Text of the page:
A Night In The Slammer, But All For A Good Cause


Camille Levee is fingerprinted by Gila County Deputy Waddell as part of the “Spend a Night in Jail” benefit for domestic violence agencies hosted by Sheriff John Armer.

Camille Levee is fingerprinted by Gila County Deputy Waddell as part of the “Spend a Night in Jail” benefit for domestic violence agencies hosted by Sheriff John Armer. Photo by Andy Towle. |

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Editor’s note: The director of Payson’s Time Out battered women’s shelter offered this account of her night in jail on Friday, part of an effort to help raise money to combat domestic violence — one of the most frequent and serious crimes and most dangerous calls facing Payson Police and the Gila County Sheriff’s Office.

The skies were dark, thunder boomed and the gray walls with barbed wire forbidding: A deep breath and on I went to booking.

I expected the fingerprinting, the photo and all of the paperwork and questions. But I didn’t realize my purse wouldn’t fit in the plastic sack given to me for the valuables and the inventory process took longer than I expected.

But I signed away my personal stuff and moved on to all of the other questions (a notebook full).

Thank heavens I had no priors, serious offenses or outstanding warrants; I didn’t need a strip search — just a pat down. (And I hadn’t even had a trial yet!!) I signed for the Inmate Handbook, and promised to pay $5 if I didn’t return it undamaged.

Well, I was at least in time for supper, so I wouldn’t just get a sack lunch. The plastic tray held food still warm — fish and fries, mixed veggies, cornbread and cookies. (I learned that cookies were wonderful trades with other inmates.) The iced tea was cold — which was good since the cells were hot and humid, and crowded.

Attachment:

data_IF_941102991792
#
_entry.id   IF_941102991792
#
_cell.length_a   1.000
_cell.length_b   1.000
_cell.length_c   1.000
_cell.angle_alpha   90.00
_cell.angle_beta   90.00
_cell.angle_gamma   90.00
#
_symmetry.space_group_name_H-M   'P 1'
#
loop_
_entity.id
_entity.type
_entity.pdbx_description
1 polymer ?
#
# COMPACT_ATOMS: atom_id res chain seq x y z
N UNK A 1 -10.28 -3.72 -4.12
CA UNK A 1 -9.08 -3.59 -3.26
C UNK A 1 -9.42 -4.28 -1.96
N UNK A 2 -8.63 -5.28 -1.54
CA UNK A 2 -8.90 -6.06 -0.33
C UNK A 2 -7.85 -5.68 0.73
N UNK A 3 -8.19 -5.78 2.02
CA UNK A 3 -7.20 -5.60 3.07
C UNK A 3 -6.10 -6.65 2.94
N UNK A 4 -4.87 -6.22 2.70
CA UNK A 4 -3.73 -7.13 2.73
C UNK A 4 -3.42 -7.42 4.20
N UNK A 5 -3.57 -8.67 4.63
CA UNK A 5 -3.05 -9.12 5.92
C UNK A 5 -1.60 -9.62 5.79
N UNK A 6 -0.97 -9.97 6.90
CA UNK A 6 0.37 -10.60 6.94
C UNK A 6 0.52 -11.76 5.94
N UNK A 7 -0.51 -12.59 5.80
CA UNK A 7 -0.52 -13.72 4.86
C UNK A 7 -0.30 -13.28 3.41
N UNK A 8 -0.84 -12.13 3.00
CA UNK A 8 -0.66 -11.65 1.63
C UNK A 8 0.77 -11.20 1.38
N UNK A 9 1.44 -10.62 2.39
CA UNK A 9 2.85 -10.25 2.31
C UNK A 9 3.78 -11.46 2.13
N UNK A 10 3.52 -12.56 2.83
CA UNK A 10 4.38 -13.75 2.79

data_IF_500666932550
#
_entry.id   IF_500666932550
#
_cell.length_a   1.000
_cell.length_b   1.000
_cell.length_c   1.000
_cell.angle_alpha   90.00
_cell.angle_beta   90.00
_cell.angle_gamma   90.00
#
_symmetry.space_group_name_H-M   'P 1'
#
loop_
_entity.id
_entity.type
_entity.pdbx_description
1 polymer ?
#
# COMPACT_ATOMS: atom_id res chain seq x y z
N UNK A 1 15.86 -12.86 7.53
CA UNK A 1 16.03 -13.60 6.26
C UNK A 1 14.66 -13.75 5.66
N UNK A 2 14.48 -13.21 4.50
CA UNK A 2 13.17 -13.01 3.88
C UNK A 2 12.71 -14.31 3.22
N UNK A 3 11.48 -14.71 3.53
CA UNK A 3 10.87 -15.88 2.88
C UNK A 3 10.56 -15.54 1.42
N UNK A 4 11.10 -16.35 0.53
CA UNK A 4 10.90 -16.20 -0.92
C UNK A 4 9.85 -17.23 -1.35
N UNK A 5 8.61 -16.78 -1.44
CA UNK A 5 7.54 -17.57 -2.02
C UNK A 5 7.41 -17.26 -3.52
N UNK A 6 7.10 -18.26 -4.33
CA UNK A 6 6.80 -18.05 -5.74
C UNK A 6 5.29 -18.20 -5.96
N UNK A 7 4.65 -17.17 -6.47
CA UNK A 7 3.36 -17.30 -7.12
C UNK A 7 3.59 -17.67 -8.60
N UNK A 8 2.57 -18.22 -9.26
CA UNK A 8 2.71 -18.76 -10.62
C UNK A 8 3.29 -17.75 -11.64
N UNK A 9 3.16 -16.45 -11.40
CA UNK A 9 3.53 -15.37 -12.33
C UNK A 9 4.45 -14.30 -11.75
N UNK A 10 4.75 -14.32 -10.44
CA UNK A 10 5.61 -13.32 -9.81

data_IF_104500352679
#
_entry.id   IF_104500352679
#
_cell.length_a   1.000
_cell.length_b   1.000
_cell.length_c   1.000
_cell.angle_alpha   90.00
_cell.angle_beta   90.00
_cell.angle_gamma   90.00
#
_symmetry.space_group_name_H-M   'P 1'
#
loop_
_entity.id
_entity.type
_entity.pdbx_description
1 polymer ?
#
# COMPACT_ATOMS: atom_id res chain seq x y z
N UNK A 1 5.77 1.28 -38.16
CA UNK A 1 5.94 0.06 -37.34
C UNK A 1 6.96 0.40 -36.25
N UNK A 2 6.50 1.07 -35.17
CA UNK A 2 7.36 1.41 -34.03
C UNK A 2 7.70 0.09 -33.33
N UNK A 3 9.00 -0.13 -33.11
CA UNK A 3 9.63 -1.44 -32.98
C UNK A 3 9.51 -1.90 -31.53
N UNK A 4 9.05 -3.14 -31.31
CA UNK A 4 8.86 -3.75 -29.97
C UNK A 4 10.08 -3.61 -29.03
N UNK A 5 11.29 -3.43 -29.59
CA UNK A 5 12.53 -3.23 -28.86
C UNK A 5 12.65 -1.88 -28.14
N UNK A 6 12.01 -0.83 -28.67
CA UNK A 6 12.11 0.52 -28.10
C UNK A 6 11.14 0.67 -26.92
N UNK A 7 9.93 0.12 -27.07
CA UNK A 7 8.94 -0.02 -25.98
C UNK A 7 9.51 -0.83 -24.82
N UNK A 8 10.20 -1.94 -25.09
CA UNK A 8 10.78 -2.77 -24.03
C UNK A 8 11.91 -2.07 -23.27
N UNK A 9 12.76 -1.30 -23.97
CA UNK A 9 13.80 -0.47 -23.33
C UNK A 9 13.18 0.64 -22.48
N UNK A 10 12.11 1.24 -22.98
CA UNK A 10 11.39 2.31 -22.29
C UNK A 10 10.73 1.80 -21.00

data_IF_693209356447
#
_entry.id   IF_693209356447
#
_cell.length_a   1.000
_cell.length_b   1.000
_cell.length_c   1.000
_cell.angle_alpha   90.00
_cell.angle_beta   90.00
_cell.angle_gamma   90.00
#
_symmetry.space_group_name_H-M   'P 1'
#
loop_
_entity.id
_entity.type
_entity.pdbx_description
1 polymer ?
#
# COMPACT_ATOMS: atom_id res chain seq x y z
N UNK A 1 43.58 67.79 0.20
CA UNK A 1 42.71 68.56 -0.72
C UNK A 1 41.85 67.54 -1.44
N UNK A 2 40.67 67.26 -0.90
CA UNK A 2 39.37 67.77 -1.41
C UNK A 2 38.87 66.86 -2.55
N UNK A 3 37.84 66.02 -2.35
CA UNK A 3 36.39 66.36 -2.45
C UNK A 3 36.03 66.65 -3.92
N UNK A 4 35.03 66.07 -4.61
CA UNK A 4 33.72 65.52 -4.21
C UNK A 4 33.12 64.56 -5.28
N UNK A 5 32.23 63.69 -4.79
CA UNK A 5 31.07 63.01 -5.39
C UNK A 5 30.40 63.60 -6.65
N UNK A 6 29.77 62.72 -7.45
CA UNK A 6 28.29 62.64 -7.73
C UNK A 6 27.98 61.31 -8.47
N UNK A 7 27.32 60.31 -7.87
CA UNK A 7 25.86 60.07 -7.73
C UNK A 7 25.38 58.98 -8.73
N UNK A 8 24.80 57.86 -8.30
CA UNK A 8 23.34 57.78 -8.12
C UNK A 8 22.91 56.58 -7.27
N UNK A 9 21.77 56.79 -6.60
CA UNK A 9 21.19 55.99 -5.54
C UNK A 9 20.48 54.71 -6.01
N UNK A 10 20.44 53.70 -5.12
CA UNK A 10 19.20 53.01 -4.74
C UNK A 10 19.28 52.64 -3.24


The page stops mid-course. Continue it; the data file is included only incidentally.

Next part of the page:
Oh, there wasn’t room in the 28-bed women’s wing for me, so I would be one of the first in the new wings — each containing 20 bunks, high ceilings, semi-private bathroom facilities and sparkling white walls. Of course, all of the furniture was bolted down and the top bunks a bit high for me, so they brought a stool.

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John Armer explains some of the intricacies of handling prisoners and keeping the staff, inmates and visitors safe.

Lights out at 9 p.m. — except for the one light on all night. Good thing I can sleep through anything.

But up at 5:30 a.m.? That’s a bit late for me, so I opted not to stay.

Yes, that’s right, I walked out into the night and drove home to sleep in my own bed.

I was part of the group who participated in Sheriff John Armer’s “Spend a Night in Jail,” a benefit for domestic violence agencies. And I was in some great company, with Claudia Armer and County Attorney Daisy Flores.

Sgt. Christine Duarte, the jail commander, the captains from Payson County Jail, and a host of other staff were on hand to answer all of our questions, give us a snapshot of statistics and information, and make us feel welcome.

There have been no inmate deaths; 47 percent of inmates are booked in from Payson; in the last 5 years, 125 inmates received their GED. That last fact alone demonstrates that prisoners returned to freedom have a good chance of success.

So it wasn’t just us——it was evident from the rest of our tour that inmates are treated with respect and courtesy, and sensitivity. And we all know that human beings respond to the way they are treated.

It starts at the top —- with the sheriff and the jail commander.

So all was quiet when we did our walk throughs, and as we watched on the latest monitoring technology.

Thank you, Sheriff Armer, for a job well done! You and Claudia deserve some time off for “good behavior.” Enjoy retirement!

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